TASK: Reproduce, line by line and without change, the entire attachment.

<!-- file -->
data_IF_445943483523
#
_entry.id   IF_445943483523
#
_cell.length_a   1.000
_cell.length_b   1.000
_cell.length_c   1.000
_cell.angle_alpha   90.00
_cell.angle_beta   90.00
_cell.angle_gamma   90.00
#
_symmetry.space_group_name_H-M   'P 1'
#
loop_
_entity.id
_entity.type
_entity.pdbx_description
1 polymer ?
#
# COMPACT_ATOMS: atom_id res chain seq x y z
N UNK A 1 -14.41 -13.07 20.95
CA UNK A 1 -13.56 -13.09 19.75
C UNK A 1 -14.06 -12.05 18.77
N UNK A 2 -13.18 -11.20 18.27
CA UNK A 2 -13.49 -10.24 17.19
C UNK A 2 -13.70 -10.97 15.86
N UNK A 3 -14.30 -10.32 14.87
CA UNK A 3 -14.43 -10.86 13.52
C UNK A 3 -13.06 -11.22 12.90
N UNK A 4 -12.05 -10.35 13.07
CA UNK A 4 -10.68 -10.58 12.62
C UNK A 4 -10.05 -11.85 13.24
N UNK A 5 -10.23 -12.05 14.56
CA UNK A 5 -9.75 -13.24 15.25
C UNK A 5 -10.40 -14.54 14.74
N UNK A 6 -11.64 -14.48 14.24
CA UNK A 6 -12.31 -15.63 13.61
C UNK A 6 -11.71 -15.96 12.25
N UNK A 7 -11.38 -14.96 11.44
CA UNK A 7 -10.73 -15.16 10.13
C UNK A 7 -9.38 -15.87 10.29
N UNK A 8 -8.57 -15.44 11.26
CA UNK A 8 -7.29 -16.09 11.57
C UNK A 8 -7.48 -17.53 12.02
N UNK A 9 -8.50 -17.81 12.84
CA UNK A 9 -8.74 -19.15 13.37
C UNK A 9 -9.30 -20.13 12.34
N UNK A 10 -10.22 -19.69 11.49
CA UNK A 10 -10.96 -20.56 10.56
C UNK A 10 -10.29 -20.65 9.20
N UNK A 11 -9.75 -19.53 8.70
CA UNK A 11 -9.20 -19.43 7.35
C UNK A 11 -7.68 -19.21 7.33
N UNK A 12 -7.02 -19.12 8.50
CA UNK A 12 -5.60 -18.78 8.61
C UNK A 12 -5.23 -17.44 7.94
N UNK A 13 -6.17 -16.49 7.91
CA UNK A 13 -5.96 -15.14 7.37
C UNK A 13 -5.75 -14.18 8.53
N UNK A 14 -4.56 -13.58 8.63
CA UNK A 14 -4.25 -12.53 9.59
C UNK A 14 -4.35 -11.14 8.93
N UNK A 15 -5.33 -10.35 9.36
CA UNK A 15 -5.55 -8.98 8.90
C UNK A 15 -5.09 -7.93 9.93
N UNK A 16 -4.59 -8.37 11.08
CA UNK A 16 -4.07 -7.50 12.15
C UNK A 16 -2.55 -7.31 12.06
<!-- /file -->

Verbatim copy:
data_IF_445943483523
#
_entry.id   IF_445943483523
#
_cell.length_a   1.000
_cell.length_b   1.000
_cell.length_c   1.000
_cell.angle_alpha   90.00
_cell.angle_beta   90.00
_cell.angle_gamma   90.00
#
_symmetry.space_group_name_H-M   'P 1'
#
loop_
_entity.id
_entity.type
_entity.pdbx_description
1 polymer ?
#
# COMPACT_ATOMS: atom_id res chain seq x y z
N UNK A 1 -14.41 -13.07 20.95
CA UNK A 1 -13.56 -13.09 19.75
C UNK A 1 -14.06 -12.05 18.77
N UNK A 2 -13.18 -11.20 18.27
CA UNK A 2 -13.49 -10.24 17.19
C UNK A 2 -13.70 -10.97 15.86
N UNK A 3 -14.30 -10.32 14.87
CA UNK A 3 -14.43 -10.86 13.52
C UNK A 3 -13.06 -11.22 12.90
N UNK A 4 -12.05 -10.35 13.07
CA UNK A 4 -10.68 -10.58 12.62
C UNK A 4 -10.05 -11.85 13.24
N UNK A 5 -10.23 -12.05 14.56
CA UNK A 5 -9.75 -13.24 15.25
C UNK A 5 -10.40 -14.54 14.74
N UNK A 6 -11.64 -14.48 14.24
CA UNK A 6 -12.31 -15.63 13.61
C UNK A 6 -11.71 -15.96 12.25
N UNK A 7 -11.38 -14.96 11.44
CA UNK A 7 -10.73 -15.16 10.13
C UNK A 7 -9.38 -15.87 10.29
N UNK A 8 -8.57 -15.44 11.26
CA UNK A 8 -7.29 -16.09 11.57
C UNK A 8 -7.48 -17.53 12.02
N UNK A 9 -8.50 -17.81 12.84
CA UNK A 9 -8.74 -19.15 13.37
C UNK A 9 -9.30 -20.13 12.34
N UNK A 10 -10.22 -19.69 11.49
CA UNK A 10 -10.96 -20.56 10.56
C UNK A 10 -10.29 -20.65 9.20
N UNK A 11 -9.75 -19.53 8.70
CA UNK A 11 -9.20 -19.43 7.35
C UNK A 11 -7.68 -19.21 7.33
N UNK A 12 -7.02 -19.12 8.50
CA UNK A 12 -5.60 -18.78 8.61
C UNK A 12 -5.23 -17.44 7.94
N UNK A 13 -6.17 -16.49 7.91
CA UNK A 13 -5.96 -15.14 7.37
C UNK A 13 -5.75 -14.18 8.53
N UNK A 14 -4.56 -13.58 8.63
CA UNK A 14 -4.25 -12.53 9.59
C UNK A 14 -4.35 -11.14 8.93
N UNK A 15 -5.33 -10.35 9.36
CA UNK A 15 -5.55 -8.98 8.90
C UNK A 15 -5.09 -7.93 9.93
N UNK A 16 -4.59 -8.37 11.08
CA UNK A 16 -4.07 -7.50 12.15
C UNK A 16 -2.55 -7.31 12.06